All Web tools need to do two things: provide high-level drag-and-drop actions that generate low-level code, and ensure that using those tools isn’t more cumbersome than writing the HTML yourself.
For simple sites, plain HTML works fine; for splashy multimedia sites, Adobe GoLive and Macromedia Dreamweaver are handy tools. But if you need to post a product catalog or a database that’s already in ODBC-compliant format, the tool of choice is Pervasive Software’s Tango 2000. This Web connection tool for databases lets you generate actions by selecting a few icons that connect items in your database to entries on your Web page. As a special-purpose Web tool, it succeeds in simplifying a critical business function.
| Iconic Control The icons atop the Tango Editor window are part of a programming language that lets you code Web database tasks just by selecting elements. |
Programming the Store
The Tango 2000 package consists of Tango Editor, a modern editor adapted to visual programming with Tango icons, and Tango Server, middleware that translates Tango action file (.taf) instructions into code for standard Web servers. Tango’s traditional .taf files also now translate automatically into XML for distribution across platforms (and can include Java and C++ modules). But Tango’s real strength is that Pervasive has anticipated many standard business needs and packaged the necessary code as icons for use in assembling .taf code. With a few icon selections in the graphical user interface, you can program operations such as selecting an item from a remote database, ordering an item, and updating the inventory database.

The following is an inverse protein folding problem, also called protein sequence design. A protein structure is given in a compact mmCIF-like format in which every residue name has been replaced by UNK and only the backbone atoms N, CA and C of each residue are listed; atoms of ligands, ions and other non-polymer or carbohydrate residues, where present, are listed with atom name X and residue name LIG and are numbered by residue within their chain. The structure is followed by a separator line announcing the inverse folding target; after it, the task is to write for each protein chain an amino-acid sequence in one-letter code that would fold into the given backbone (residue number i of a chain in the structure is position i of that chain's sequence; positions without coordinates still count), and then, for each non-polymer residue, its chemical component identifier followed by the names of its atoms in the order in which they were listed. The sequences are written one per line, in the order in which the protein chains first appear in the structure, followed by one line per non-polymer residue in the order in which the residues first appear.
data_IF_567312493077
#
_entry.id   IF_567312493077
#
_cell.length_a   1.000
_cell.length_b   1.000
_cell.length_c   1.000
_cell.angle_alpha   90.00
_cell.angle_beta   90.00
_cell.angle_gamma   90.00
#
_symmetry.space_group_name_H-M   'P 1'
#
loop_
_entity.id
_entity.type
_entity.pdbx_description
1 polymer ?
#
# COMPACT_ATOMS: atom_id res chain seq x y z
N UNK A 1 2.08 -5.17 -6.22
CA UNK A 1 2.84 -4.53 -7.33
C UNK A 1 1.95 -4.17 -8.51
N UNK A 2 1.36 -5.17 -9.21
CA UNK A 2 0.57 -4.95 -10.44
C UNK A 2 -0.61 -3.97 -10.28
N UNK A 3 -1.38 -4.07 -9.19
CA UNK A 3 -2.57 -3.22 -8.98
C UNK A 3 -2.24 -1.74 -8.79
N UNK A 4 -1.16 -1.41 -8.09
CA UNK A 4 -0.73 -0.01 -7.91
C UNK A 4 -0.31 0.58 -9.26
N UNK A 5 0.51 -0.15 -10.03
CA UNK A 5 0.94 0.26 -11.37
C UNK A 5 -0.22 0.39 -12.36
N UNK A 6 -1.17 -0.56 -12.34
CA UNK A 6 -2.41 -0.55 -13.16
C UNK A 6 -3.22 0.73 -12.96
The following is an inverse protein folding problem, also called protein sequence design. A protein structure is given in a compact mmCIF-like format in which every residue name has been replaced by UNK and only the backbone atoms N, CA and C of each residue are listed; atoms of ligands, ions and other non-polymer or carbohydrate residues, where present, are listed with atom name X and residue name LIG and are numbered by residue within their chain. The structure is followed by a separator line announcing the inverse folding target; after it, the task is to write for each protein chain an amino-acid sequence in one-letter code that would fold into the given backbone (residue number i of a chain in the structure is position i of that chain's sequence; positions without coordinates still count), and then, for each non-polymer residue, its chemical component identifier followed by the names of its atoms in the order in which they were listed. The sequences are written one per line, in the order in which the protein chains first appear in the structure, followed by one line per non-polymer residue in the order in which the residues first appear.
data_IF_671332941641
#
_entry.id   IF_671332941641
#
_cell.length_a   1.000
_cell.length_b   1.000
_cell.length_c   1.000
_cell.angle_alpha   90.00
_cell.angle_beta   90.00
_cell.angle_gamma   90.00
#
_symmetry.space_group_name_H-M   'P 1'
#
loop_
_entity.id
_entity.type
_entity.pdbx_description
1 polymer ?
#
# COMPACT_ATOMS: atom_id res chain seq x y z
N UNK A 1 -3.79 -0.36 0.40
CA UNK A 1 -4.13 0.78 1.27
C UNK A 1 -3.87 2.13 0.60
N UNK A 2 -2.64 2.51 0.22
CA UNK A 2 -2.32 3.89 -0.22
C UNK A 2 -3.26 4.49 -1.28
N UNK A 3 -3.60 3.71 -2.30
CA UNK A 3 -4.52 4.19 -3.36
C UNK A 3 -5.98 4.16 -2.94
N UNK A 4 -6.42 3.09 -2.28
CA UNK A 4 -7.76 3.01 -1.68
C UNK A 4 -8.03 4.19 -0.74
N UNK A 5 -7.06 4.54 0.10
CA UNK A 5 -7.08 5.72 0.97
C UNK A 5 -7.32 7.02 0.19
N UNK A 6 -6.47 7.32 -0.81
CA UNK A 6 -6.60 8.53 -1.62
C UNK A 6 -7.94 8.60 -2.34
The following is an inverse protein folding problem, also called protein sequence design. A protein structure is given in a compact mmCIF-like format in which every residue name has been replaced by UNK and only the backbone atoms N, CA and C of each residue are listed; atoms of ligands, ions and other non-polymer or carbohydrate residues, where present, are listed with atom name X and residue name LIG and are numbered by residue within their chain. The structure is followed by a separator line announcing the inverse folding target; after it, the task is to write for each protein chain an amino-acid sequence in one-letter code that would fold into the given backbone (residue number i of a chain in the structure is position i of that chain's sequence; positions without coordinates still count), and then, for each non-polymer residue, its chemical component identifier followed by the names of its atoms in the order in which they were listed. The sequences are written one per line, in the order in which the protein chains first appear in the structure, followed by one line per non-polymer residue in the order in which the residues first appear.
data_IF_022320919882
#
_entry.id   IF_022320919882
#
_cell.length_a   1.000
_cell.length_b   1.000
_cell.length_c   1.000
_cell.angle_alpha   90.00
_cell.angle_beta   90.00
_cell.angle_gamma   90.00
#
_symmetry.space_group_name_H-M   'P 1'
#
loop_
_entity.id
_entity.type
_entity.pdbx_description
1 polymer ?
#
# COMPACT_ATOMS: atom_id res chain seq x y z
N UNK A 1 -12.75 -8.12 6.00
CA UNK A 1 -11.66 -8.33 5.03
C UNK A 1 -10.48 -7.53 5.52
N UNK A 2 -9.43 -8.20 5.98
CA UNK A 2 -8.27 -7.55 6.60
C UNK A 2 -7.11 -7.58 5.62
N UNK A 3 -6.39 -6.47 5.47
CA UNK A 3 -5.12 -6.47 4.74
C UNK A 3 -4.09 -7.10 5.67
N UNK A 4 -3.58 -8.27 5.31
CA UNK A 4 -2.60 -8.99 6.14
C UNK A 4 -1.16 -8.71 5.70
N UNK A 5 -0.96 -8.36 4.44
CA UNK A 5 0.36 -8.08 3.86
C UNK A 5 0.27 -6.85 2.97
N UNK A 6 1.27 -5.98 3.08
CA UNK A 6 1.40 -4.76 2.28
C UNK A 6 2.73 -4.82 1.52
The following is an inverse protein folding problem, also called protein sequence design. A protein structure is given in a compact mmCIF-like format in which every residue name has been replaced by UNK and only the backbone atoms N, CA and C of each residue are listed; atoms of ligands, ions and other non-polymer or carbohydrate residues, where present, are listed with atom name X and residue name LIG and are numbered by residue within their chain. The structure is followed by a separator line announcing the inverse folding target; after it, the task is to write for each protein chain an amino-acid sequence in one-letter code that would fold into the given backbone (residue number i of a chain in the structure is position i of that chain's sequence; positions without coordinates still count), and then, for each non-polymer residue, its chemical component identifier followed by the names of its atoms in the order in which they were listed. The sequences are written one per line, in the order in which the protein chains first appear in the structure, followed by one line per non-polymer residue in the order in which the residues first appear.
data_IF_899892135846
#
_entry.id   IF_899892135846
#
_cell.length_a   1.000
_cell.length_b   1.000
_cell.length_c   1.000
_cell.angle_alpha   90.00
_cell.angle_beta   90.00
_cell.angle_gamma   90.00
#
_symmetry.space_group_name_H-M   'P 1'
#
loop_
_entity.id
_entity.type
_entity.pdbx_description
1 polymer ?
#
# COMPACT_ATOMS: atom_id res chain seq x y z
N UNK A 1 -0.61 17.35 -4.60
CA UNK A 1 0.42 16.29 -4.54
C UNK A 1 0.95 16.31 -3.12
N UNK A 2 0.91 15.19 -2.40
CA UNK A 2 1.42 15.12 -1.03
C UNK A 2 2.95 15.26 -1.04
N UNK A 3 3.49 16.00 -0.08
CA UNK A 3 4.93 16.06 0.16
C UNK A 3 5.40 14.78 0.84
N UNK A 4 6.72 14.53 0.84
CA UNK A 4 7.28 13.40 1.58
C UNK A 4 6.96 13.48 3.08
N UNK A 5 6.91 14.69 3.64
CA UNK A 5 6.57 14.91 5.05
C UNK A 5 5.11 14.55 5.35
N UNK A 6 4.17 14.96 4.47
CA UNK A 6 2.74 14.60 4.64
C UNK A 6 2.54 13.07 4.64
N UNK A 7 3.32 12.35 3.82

Tango 2000 has some nice extras–a thorough tutorial and commercial-grade examples, including a StoreFront that’s ready for deployment. Annoyingly, the Mac suite doesn’t include Pervasive’s excellent Web Analyzer (for real-time traffic analysis). Another complaint is that Web users with slower connections who access Tango 2000-generated pages sometimes see bits of .taf text files as the graphics download.
Page 116 September 2000 www.macworld.com